To the Socialist, the production of the means of living is a social process in which the professional scientist is but a unit. Whether he be engaged in the study of the stupendous by means of a telescope or of the infinitesimal by means of a microscope, he has to be fed, clothed and housed by the labour of others. Others have to delve and blast, to fuse, grind and polish in order to provide the materials for his instruments. They have to assemble and adjust these delicate instruments to his exact requirements. Others must collect rags and hew timber to provide paper that others, again, may print and bind in order that the accumulated knowledge of the ages may be stored in a form convenient for his reference.
At every turn he is dependent from first to last upon the active co-operation of millions of his fellow beings, not to speak of those with whom he comes in direct contact and with whom he must compare notes and check his findings.
He is the product of his age. It is no accident that radium was not discovered by a cannibal islander, who would not have known what to do with it.
Seeing, therefore, that the scientist is thus dependent upon society, his status in turn is determined by the particular form of the society which produces him. His means of living are the property of the capitalist class. They subsidise his university and endow his professional chair; maintain his technical institutes, found laboratories and colleges. Is it any wonder, then, that they exact their pound of flesh; or, to be more precise, that, having provided him with the kingdoms of earth, they demand the surrender of his intellectual independence. Professional science plays "Faust” to the capitalist "Mephistopheles.” Its function is the rape of labour.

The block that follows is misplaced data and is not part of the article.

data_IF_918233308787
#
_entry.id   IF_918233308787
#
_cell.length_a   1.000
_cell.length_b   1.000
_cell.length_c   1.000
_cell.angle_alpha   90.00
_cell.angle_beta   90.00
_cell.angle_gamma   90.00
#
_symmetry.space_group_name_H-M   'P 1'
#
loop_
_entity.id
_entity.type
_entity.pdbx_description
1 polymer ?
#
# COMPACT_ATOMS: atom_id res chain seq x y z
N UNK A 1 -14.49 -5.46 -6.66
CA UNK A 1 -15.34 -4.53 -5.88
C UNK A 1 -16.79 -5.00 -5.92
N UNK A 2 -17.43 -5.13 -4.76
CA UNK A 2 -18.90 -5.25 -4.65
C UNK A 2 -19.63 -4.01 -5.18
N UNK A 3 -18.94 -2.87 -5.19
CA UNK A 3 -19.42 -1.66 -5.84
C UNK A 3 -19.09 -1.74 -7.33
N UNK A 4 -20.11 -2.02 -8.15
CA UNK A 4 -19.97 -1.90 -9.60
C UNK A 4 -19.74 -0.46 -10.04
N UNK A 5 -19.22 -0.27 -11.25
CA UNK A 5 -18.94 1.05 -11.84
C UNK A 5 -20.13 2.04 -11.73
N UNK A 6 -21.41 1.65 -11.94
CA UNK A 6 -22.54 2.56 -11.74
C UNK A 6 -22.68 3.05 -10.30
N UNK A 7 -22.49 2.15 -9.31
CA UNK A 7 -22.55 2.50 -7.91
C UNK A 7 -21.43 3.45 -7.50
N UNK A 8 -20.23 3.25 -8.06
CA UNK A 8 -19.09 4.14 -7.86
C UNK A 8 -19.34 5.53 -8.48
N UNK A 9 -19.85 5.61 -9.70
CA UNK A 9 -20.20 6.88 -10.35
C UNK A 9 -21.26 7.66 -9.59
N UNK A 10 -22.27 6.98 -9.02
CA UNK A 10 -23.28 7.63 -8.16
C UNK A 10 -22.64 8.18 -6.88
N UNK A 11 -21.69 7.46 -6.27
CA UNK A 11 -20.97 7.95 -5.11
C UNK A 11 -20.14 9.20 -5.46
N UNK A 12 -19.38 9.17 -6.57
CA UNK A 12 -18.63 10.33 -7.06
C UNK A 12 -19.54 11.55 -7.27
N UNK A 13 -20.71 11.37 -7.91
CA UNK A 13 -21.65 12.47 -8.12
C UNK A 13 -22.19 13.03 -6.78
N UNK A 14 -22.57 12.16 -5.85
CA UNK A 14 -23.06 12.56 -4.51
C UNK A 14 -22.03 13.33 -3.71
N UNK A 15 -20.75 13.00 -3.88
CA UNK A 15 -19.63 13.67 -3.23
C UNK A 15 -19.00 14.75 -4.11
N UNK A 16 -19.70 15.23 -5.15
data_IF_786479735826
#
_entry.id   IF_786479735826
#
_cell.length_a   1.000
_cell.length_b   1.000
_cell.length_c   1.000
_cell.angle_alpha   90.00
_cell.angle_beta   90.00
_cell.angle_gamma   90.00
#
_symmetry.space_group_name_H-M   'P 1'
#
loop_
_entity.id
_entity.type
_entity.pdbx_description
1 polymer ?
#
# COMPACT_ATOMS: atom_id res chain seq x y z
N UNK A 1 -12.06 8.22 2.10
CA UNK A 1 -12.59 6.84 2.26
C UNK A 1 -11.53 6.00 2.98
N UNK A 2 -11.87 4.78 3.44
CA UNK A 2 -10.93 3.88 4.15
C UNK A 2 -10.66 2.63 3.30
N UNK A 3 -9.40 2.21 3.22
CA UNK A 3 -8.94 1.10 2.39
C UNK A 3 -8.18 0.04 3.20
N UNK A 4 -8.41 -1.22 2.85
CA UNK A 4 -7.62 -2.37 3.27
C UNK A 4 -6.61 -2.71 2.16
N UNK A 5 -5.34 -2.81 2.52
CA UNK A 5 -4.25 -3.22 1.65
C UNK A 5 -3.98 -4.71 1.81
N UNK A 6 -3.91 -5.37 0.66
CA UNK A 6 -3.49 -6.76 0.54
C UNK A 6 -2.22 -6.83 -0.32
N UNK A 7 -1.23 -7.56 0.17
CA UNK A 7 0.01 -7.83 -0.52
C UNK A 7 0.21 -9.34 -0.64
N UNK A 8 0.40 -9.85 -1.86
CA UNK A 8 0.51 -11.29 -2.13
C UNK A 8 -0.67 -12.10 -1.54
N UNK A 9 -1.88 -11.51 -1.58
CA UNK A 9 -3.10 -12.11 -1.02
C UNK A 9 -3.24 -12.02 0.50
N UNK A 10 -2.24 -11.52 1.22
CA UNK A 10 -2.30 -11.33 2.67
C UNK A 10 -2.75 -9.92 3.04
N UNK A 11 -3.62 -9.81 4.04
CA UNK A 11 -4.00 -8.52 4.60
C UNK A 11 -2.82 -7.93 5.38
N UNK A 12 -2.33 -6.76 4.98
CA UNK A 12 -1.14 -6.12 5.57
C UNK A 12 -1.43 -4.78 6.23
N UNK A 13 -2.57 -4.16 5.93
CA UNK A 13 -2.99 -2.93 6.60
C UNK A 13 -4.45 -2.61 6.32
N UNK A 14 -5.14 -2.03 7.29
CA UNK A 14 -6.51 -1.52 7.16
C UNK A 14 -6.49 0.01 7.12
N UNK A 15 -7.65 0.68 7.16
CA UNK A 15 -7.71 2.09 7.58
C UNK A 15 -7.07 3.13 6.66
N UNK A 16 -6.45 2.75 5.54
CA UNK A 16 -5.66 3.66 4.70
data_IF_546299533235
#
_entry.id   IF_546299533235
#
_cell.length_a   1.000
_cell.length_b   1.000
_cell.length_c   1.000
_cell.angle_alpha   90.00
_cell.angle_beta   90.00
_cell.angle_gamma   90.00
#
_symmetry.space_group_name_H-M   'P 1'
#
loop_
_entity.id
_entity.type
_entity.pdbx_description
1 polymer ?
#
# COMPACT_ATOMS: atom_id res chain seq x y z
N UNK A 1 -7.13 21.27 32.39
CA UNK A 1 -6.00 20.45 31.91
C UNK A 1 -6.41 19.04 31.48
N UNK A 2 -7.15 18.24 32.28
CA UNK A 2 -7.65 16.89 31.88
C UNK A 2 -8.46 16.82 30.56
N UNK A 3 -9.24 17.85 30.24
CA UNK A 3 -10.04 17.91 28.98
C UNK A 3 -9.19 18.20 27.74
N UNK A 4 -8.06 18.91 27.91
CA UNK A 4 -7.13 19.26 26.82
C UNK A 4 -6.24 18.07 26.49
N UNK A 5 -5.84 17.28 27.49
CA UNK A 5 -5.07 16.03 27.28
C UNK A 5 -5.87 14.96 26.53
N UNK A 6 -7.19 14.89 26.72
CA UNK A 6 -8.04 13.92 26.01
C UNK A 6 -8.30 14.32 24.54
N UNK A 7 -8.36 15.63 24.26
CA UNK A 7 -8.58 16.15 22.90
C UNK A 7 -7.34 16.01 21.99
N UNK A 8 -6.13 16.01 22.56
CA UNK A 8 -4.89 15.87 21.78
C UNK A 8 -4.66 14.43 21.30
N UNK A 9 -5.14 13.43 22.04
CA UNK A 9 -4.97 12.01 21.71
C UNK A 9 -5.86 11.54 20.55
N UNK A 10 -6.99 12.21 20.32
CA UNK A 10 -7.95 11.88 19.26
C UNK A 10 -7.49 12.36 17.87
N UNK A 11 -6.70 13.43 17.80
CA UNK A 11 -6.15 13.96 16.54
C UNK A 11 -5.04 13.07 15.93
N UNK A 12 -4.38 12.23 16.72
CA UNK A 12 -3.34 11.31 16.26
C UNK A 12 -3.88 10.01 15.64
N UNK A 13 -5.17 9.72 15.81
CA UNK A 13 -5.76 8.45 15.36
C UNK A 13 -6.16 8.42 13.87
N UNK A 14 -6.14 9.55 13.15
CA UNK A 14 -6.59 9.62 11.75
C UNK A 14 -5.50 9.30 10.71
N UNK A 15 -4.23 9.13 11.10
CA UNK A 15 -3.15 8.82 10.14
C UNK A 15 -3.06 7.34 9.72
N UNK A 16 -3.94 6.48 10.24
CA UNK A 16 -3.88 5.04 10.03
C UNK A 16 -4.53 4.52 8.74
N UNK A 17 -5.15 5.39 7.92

There is, however, a germ of truth in the hackneyed adage that money cannot buy everything. It did not buy the brain of the great scientist, Karl Marx. With the aid of his friend, Friedrich Engels, he penned the economic masterpiece "Capital" which shatters the pretences and confounds the conceit of the servile, lickspittle bullies of the "intellectual (?) middle class" and provided food for the workers’ brains and nerved them for their last fight.